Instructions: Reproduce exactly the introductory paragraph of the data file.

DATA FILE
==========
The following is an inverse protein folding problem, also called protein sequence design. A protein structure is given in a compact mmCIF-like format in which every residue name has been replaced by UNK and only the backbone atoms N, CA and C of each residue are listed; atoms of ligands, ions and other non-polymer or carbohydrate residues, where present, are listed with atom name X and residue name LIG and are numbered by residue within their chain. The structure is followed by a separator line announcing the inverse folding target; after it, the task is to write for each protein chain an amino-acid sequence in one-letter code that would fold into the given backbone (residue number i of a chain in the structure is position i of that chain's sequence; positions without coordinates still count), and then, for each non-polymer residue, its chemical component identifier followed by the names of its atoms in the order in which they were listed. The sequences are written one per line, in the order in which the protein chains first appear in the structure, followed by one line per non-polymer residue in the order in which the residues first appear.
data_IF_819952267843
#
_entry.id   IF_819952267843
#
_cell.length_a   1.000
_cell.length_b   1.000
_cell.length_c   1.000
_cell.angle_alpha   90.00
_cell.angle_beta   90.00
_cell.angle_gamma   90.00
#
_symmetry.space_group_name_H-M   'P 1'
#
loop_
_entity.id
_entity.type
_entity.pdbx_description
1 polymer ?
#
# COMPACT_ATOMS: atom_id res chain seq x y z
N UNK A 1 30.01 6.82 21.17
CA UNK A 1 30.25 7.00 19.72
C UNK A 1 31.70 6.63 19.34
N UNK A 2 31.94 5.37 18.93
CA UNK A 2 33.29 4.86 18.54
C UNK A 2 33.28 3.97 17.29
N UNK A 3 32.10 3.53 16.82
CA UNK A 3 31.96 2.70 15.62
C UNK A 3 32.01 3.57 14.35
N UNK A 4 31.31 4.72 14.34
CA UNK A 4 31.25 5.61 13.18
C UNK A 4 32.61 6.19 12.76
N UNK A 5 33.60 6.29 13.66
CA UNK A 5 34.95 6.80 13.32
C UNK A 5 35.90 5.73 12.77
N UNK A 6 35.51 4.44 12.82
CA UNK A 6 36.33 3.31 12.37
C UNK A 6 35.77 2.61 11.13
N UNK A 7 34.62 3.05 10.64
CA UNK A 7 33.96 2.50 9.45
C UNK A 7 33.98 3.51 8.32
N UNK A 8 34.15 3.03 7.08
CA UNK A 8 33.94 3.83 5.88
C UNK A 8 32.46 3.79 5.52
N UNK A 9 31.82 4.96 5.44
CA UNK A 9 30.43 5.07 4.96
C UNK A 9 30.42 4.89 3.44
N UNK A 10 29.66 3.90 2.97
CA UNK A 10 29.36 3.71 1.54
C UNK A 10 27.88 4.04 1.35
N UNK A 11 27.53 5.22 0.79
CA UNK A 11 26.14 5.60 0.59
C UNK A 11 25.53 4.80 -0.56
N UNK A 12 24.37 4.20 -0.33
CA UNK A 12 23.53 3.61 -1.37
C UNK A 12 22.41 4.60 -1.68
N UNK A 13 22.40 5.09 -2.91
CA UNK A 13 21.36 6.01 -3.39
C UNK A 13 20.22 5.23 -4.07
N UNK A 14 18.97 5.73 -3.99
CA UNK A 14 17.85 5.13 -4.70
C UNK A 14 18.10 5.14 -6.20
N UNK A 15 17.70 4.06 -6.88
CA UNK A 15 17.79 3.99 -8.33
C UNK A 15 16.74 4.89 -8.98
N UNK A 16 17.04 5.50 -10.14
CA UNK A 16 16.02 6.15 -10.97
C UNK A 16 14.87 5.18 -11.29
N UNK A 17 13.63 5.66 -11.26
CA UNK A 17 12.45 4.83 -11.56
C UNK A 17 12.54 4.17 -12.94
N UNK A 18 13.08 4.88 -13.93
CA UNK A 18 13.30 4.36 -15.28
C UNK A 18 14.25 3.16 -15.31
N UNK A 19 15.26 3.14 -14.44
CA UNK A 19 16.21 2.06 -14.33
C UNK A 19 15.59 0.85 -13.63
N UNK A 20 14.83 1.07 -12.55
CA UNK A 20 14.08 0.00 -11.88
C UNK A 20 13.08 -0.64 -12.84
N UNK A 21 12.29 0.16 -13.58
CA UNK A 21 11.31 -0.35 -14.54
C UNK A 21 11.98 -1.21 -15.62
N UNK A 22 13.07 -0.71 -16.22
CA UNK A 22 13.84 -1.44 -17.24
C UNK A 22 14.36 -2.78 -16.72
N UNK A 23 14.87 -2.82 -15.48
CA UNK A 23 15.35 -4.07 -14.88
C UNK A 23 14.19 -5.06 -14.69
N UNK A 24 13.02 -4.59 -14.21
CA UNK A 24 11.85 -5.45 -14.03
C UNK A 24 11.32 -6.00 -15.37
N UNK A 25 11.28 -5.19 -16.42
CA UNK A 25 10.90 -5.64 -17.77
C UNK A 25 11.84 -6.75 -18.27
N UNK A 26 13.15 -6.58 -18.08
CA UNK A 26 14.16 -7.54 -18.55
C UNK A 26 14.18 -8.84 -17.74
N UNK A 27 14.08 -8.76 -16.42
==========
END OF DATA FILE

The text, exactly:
The following is an inverse protein folding problem, also called protein sequence design. A protein structure is given in a compact mmCIF-like format in which every residue name has been replaced by UNK and only the backbone atoms N, CA and C of each residue are listed; atoms of ligands, ions and other non-polymer or carbohydrate residues, where present, are listed with atom name X and residue name LIG and are numbered by residue within their chain. The structure is followed by a separator line announcing the inverse folding target; after it, the task is to write for each protein chain an amino-acid sequence in one-letter code that would fold into the given backbone (residue number i of a chain in the structure is position i of that chain's sequence; positions without coordinates still count), and then, for each non-polymer residue, its chemical component identifier followed by the names of its atoms in the order in which they were listed. The sequences are written one per line, in the order in which the protein chains first appear in the structure, followed by one line per non-polymer residue in the order in which the residues first appear.